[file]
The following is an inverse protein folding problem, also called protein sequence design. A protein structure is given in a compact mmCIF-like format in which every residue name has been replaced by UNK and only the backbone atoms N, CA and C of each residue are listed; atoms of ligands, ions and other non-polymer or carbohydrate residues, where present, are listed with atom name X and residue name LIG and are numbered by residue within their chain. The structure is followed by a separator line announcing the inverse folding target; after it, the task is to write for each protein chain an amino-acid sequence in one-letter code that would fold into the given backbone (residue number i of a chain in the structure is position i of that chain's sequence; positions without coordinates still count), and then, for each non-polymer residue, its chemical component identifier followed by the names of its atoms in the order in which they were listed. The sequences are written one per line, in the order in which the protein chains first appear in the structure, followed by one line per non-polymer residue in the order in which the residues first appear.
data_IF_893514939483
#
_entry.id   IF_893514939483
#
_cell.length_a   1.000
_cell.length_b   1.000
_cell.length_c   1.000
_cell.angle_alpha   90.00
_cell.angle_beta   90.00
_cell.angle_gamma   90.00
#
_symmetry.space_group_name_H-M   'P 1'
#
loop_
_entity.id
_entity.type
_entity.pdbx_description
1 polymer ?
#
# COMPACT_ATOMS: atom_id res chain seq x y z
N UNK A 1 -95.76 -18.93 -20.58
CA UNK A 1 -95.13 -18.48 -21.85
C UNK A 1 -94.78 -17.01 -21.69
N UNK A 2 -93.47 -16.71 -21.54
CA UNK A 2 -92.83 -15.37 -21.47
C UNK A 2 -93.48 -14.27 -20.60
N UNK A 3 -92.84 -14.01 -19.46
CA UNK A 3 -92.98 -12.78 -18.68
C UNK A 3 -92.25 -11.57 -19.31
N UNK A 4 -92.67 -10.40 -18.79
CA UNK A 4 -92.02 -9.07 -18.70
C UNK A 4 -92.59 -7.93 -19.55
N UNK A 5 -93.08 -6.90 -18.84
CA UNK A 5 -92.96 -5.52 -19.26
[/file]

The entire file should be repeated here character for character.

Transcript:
The following is an inverse protein folding problem, also called protein sequence design. A protein structure is given in a compact mmCIF-like format in which every residue name has been replaced by UNK and only the backbone atoms N, CA and C of each residue are listed; atoms of ligands, ions and other non-polymer or carbohydrate residues, where present, are listed with atom name X and residue name LIG and are numbered by residue within their chain. The structure is followed by a separator line announcing the inverse folding target; after it, the task is to write for each protein chain an amino-acid sequence in one-letter code that would fold into the given backbone (residue number i of a chain in the structure is position i of that chain's sequence; positions without coordinates still count), and then, for each non-polymer residue, its chemical component identifier followed by the names of its atoms in the order in which they were listed. The sequences are written one per line, in the order in which the protein chains first appear in the structure, followed by one line per non-polymer residue in the order in which the residues first appear.
data_IF_893514939483
#
_entry.id   IF_893514939483
#
_cell.length_a   1.000
_cell.length_b   1.000
_cell.length_c   1.000
_cell.angle_alpha   90.00
_cell.angle_beta   90.00
_cell.angle_gamma   90.00
#
_symmetry.space_group_name_H-M   'P 1'
#
loop_
_entity.id
_entity.type
_entity.pdbx_description
1 polymer ?
#
# COMPACT_ATOMS: atom_id res chain seq x y z
N UNK A 1 -95.76 -18.93 -20.58
CA UNK A 1 -95.13 -18.48 -21.85
C UNK A 1 -94.78 -17.01 -21.69
N UNK A 2 -93.47 -16.71 -21.54
CA UNK A 2 -92.83 -15.37 -21.47
C UNK A 2 -93.48 -14.27 -20.60
N UNK A 3 -92.84 -14.01 -19.46
CA UNK A 3 -92.98 -12.78 -18.68
C UNK A 3 -92.25 -11.57 -19.31
N UNK A 4 -92.67 -10.40 -18.79
CA UNK A 4 -92.02 -9.07 -18.70
C UNK A 4 -92.59 -7.93 -19.55
N UNK A 5 -93.08 -6.90 -18.84
CA UNK A 5 -92.96 -5.52 -19.26